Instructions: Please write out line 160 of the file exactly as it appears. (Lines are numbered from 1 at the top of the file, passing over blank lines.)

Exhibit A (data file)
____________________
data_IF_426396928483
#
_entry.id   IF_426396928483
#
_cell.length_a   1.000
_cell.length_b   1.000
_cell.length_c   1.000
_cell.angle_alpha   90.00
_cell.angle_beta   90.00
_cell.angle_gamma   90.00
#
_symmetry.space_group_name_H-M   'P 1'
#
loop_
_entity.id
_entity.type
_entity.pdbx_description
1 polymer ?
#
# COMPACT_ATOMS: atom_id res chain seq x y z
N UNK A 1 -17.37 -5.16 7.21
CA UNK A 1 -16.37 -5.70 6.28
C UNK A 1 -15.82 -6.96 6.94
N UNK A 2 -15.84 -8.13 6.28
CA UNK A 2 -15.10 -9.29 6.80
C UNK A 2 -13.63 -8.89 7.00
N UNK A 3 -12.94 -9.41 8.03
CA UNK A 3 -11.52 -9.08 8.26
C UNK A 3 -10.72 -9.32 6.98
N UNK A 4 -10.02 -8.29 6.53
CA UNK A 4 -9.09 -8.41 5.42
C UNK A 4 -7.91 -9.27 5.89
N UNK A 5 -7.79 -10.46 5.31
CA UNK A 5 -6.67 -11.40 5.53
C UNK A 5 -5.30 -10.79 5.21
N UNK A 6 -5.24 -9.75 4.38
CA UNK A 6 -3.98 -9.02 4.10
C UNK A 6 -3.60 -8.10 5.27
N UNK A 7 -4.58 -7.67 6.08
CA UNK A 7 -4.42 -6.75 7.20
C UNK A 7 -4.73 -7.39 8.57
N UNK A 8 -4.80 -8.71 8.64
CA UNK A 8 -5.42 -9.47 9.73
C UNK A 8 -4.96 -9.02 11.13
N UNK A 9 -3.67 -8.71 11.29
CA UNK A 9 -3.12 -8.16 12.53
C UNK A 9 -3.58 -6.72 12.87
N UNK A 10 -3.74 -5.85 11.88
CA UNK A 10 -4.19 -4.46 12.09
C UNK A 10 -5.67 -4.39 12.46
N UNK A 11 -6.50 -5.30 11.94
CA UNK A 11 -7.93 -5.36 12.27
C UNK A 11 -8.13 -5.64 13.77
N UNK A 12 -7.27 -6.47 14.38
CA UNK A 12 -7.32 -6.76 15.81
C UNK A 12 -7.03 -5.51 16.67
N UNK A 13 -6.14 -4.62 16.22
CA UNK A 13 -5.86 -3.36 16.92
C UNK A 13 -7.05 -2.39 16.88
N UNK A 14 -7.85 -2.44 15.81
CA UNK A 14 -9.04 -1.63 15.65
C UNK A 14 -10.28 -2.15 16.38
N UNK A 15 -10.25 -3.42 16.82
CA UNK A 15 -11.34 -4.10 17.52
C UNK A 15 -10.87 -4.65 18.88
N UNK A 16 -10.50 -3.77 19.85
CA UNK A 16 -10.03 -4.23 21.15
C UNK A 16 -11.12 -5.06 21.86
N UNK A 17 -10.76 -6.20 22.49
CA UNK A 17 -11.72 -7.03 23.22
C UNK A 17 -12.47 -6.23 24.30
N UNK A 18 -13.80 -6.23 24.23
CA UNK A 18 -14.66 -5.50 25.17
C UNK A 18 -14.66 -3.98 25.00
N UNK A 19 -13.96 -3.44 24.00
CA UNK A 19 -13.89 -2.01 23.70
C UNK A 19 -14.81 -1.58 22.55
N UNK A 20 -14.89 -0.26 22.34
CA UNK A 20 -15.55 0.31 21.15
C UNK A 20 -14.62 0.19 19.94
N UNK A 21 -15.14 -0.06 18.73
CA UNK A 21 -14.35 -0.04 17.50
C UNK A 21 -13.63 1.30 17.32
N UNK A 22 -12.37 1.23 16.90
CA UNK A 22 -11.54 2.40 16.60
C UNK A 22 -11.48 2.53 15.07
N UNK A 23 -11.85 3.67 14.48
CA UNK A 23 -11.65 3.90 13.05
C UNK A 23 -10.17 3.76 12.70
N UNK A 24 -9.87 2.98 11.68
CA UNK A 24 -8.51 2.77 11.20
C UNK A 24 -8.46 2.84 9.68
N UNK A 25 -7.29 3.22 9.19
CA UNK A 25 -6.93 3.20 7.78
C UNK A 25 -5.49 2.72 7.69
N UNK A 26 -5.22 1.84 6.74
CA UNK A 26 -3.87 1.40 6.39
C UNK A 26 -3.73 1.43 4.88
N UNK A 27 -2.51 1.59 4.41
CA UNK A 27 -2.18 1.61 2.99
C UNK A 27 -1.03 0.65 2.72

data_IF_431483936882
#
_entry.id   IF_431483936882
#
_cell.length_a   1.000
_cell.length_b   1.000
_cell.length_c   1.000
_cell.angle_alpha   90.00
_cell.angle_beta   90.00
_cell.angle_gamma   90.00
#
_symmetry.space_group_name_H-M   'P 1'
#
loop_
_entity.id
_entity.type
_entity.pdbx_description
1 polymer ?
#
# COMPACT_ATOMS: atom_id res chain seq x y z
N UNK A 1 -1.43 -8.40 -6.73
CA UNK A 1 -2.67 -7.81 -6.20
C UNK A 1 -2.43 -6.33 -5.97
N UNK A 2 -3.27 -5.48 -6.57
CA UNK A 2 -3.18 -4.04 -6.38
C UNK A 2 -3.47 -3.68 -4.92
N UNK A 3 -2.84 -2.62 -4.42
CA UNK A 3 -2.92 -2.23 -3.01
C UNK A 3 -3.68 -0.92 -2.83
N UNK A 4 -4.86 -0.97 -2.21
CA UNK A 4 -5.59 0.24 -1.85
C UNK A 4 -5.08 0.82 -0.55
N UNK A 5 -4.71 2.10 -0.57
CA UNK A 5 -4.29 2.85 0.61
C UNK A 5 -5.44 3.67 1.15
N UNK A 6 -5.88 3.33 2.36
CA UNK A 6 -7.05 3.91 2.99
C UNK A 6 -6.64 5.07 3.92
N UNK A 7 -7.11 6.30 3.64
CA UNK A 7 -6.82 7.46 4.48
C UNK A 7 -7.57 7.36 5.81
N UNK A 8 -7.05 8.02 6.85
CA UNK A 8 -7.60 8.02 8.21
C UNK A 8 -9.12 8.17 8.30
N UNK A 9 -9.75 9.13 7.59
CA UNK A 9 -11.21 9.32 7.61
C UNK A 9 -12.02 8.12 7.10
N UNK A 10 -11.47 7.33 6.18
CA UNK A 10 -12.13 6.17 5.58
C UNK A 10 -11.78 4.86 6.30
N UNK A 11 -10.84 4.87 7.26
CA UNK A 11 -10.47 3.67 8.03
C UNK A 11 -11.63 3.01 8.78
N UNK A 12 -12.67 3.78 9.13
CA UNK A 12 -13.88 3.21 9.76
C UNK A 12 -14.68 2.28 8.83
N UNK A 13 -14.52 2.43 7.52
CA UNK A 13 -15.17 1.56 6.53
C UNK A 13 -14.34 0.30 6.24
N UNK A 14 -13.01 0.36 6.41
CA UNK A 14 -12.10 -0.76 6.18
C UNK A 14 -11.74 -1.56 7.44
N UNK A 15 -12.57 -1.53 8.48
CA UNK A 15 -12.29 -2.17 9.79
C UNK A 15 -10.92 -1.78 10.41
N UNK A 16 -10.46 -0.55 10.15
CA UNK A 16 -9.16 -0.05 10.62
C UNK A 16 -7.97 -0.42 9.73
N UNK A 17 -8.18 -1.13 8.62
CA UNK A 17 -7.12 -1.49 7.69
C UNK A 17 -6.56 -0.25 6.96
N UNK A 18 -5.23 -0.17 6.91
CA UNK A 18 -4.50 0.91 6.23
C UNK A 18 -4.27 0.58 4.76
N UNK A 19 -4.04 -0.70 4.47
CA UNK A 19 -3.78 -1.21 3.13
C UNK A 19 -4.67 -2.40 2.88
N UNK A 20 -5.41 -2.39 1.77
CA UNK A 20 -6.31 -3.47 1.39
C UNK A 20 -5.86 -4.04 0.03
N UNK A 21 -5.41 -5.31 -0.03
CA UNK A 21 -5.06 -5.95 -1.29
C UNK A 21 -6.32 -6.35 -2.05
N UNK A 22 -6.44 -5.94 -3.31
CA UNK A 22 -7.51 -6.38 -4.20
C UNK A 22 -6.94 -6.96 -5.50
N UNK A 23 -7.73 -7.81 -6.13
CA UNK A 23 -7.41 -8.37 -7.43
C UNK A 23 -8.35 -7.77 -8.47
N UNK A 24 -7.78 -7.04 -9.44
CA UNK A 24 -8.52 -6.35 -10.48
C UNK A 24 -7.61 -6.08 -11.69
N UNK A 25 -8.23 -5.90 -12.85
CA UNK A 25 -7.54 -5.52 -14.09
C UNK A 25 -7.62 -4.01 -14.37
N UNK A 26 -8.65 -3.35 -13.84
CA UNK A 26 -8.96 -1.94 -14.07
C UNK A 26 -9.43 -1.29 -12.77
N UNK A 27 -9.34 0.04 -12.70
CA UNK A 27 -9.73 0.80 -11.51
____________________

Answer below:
C UNK A 13 -14.34 0.30 6.24